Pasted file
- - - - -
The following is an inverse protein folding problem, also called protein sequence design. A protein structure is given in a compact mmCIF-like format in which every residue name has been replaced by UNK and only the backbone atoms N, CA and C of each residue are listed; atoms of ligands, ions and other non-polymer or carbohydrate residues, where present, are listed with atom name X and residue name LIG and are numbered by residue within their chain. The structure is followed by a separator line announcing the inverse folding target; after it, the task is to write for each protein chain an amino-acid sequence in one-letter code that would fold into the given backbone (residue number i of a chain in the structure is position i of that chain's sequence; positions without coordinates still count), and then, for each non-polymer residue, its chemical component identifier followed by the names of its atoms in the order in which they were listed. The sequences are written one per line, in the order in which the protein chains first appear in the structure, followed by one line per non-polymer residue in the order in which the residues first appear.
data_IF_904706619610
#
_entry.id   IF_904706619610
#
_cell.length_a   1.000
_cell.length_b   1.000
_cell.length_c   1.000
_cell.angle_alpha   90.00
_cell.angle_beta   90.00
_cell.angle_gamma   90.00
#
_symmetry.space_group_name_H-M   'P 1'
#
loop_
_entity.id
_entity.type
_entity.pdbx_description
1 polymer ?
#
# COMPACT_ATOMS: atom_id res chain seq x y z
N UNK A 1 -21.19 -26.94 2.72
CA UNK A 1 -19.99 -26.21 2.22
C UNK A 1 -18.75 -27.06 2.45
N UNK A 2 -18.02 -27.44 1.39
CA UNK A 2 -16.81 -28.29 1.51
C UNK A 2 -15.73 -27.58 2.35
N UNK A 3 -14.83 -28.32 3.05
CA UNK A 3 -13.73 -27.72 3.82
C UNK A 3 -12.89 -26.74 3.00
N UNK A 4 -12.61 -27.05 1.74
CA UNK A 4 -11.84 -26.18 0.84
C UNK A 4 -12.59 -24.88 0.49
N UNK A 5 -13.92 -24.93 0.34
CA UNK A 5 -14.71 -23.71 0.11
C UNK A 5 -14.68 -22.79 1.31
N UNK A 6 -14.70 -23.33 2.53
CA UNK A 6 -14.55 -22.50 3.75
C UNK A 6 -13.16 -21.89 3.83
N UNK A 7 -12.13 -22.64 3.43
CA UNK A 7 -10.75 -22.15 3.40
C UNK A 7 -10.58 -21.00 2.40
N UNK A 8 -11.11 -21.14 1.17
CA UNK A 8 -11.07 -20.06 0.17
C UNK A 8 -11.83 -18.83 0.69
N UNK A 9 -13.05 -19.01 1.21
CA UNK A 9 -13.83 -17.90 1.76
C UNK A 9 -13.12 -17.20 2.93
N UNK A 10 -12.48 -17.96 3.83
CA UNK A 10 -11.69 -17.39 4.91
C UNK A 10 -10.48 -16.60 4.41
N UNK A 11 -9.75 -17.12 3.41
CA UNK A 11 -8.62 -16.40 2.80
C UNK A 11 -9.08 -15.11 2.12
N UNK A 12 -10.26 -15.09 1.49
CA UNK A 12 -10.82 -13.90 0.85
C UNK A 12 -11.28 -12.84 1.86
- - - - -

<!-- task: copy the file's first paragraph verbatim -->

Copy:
The following is an inverse protein folding problem, also called protein sequence design. A protein structure is given in a compact mmCIF-like format in which every residue name has been replaced by UNK and only the backbone atoms N, CA and C of each residue are listed; atoms of ligands, ions and other non-polymer or carbohydrate residues, where present, are listed with atom name X and residue name LIG and are numbered by residue within their chain. The structure is followed by a separator line announcing the inverse folding target; after it, the task is to write for each protein chain an amino-acid sequence in one-letter code that would fold into the given backbone (residue number i of a chain in the structure is position i of that chain's sequence; positions without coordinates still count), and then, for each non-polymer residue, its chemical component identifier followed by the names of its atoms in the order in which they were listed. The sequences are written one per line, in the order in which the protein chains first appear in the structure, followed by one line per non-polymer residue in the order in which the residues first appear.